With midterms season right around the corner, it can feel daunting to keep up with all that’s going on. But, depressing as it is, youknow it’s good to keep up with the news (and thank God for podcasts, right?)
But if you’re looking to stay in the know more frequently, and sometimes in under 280 characters, it might be helpful to have your news where you’ll see it most: right there on your Twitter or IG feeds.
Ahead are 10 women to follow—reporters, activists, and general legends, whose voices will keep you informed and inspired to change the world.
Suss them out below and more importantly, make sure you’re registered to vote! Text “GIRLBOSS” to RTVOTE.
Bogado is a reporter for Reveal covering immigration. Her reports are (unsurprisingly) heart-wrenching and her work serves as a reminder to pay attention, stay active, and ask critical questions.
Wilson and Tonita were reunited after nearly two months apart. Here they are sharing their first meal w their family in Arkansas.We have documents. We have statements. And, most importantly, we have the voices of people who were directly affected by the polices we write about. pic.twitter.com/HrxmLPywRX— Aura Bogado (@aurabogado) September 29, 2018
Satija is an investigative radio reporter and producer for the Texas Tribune and Reveal. She reports on topics like education, immigration, environmentalism, crime, and more.
Couldn’t keep it together when I listened to this. From @nadiareiman and @JeremyRaff https://t.co/aLnlf4dO8E— Neena Satija (@neenareports) July 23, 2018
Ruhle is an anchor for MSNBC Live. She was previously a managing editor and news anchor for Bloomberg Television, as well as an editor-at-large for Bloomberg News. Ruhle has also co-hosted the Bloomberg Television show Bloomberg GO.
The irony-Republicans on the Senate Judiciary bring in a female sexual assualt prosecutor with decades of experience& then they don’t give her the opportunity to do her jobI sincerely hope Rachel Mitchell isn’t getting paid per question— Stephanie Ruhle (@SRuhle) September 27, 2018
Kim is a White House reporter for the Washington Post, one of few WoC reporters in a press room that is overwhelmingly white and male. She previously spent over eight years at Politico focusing on immigration and the Senate.
What a century this week has been— Seung Min Kim (@seungminkim) September 22, 2018
Nakashima is a national security reporter for the Washington Post who covers cybersecurity, surveillance, counterterrorism, and intelligence. She has also focused on issues relating to Southeast Asia, the White House, and more.
‘It breeds resistance’: Even among conservatives, Trump’s use of presidential power causes alarm https://t.co/kqOLCEszfw— Ellen Nakashima (@nakashimae) September 29, 2018
Rice is a journalist, lawyer, and cohost of the podcast Justice In America, which dissects the criminal justice system. In addition to her work focusing on criminal justice, Rice also covers voting rights, race, gender, culture, and politics.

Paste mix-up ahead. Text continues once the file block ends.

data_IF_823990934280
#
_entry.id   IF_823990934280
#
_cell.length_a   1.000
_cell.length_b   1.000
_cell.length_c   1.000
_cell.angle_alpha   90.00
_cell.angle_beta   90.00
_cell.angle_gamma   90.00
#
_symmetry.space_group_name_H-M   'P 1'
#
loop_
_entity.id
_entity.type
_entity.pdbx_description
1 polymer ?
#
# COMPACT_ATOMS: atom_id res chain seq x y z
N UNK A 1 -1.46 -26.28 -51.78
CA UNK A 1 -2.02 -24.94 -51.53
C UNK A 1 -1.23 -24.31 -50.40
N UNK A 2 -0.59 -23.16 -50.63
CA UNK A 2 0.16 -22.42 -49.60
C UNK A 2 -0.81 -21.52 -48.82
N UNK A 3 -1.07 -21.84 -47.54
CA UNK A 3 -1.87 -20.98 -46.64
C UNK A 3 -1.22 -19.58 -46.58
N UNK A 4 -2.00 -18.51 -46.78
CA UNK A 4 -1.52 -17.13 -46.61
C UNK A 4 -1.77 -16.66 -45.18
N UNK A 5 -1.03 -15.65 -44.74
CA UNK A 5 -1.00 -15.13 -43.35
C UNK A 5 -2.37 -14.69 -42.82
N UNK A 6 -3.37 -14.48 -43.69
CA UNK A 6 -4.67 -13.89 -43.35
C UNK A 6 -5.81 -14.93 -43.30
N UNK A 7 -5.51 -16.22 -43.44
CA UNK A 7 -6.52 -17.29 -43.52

if you want to hear me and @ClintSmithIII talk to ta-nehisi coates, you can find it here. if you don’t use itunes, my link from earlier has includes other platforms! https://t.co/lNSGBgOjt2— josie duffy rice (@jduffyrice) September 26, 2018
Ramsey is a comedian, writer, and activist who focuses her work on topics like racism and the good and very bad side of pop culture. She recently published the memoir Well, That Escalated Quickly. She’s hilarious.
Jenn is an Asian American feminist, scientist, and blogger who heads Reappropriate.co. Her online presences gives a voice to Asian Americans and Pacific Islanders and focuses on issues related to gender and race at large.
Holy fuck, this ad is so xenophobic and anti-Asian. GOP candidate Chris Collins insinuates that his (white) opponent speaking Korean is evidence that he is both too foreign and untrustworthy to be elected. (Video in article.) https://t.co/zmeoUsw6lK— Reappropriate (@reappropriate) September 25, 2018
González-Ramírez covers news and politics for Refinery29. She writes plenty of content of her own that is relevant to what’s going on in the US now, and she often tweets out pieces from various publications that also help her followers stay in the know.
Since the news cycle and Twitter dot com apparently already forgot about the 5,000+ people who died in Puerto Rico after Hurricane Maria, I’m going to spotlight the stories of our dead. #4645boricuas— Andrea González-Ramírez (@andreagonram) May 30, 2018
Tanvi covers topics along the lines of immigration, housing, inequality, and criminal justice. She tweets out great pieces of national and international news, alongside plenty of humorous content: a reminder that to survive this midterm season, we’ll need plenty of balance on our TLs.
here is what I wrote about the public charge proposed rule, and the pontential effect it could have on cities and localities. #immconfhttps://t.co/ASbUb7v5Yl— tanvi (@Tanvim) October 1, 2018